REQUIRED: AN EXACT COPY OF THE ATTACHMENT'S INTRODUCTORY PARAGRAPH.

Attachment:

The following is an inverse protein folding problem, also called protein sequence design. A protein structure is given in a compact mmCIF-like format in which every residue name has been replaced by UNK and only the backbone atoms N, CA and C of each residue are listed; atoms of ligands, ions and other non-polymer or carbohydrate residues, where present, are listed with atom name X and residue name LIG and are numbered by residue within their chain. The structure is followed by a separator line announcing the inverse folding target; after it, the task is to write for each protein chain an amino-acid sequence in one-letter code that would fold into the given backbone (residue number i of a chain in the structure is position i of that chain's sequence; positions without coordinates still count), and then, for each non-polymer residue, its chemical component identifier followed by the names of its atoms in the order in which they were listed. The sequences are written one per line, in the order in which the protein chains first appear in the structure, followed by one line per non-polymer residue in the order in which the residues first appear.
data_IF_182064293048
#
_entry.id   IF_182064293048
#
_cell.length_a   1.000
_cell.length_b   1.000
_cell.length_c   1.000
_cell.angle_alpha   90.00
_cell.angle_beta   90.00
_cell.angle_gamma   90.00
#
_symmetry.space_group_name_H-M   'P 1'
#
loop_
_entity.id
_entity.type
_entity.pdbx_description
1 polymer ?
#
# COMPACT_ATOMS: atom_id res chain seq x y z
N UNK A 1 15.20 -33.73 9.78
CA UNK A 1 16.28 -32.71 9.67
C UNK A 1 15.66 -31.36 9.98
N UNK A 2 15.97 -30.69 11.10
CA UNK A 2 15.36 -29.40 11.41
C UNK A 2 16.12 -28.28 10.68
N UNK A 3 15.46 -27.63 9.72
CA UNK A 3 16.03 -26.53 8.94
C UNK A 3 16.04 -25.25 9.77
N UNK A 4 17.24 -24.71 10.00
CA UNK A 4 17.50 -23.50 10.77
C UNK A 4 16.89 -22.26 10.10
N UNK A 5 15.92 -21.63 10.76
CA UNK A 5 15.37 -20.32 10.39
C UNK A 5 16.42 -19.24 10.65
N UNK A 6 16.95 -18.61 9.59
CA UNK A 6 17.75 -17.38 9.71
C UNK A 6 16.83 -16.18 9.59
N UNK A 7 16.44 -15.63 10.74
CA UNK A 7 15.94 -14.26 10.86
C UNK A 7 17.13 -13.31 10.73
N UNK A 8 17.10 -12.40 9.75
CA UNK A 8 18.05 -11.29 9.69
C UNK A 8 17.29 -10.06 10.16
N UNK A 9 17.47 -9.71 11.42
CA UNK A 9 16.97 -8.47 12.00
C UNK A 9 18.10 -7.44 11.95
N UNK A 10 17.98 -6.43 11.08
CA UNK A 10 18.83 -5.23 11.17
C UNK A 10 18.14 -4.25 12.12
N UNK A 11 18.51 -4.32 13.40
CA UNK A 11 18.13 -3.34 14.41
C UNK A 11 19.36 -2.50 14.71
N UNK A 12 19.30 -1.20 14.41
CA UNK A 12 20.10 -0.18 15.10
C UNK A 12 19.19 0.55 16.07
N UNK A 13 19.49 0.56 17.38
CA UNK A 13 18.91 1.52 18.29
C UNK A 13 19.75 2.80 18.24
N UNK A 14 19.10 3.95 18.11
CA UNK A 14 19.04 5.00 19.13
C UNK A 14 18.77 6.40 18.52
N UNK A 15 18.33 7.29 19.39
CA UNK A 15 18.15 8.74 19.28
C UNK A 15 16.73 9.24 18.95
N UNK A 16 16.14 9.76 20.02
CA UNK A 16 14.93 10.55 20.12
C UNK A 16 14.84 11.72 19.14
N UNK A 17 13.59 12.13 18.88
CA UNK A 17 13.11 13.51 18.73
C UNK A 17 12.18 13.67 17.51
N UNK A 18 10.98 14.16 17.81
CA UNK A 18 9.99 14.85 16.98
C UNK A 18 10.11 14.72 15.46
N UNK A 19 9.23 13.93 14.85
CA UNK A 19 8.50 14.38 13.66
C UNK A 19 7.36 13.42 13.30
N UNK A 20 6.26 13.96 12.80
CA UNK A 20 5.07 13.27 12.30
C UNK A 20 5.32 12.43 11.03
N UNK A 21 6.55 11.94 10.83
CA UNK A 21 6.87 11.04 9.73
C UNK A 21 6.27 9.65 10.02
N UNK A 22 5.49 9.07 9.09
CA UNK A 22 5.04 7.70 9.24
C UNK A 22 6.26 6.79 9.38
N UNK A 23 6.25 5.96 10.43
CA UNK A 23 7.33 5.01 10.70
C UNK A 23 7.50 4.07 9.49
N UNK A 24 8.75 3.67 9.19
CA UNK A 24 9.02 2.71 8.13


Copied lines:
The following is an inverse protein folding problem, also called protein sequence design. A protein structure is given in a compact mmCIF-like format in which every residue name has been replaced by UNK and only the backbone atoms N, CA and C of each residue are listed; atoms of ligands, ions and other non-polymer or carbohydrate residues, where present, are listed with atom name X and residue name LIG and are numbered by residue within their chain. The structure is followed by a separator line announcing the inverse folding target; after it, the task is to write for each protein chain an amino-acid sequence in one-letter code that would fold into the given backbone (residue number i of a chain in the structure is position i of that chain's sequence; positions without coordinates still count), and then, for each non-polymer residue, its chemical component identifier followed by the names of its atoms in the order in which they were listed. The sequences are written one per line, in the order in which the protein chains first appear in the structure, followed by one line per non-polymer residue in the order in which the residues first appear.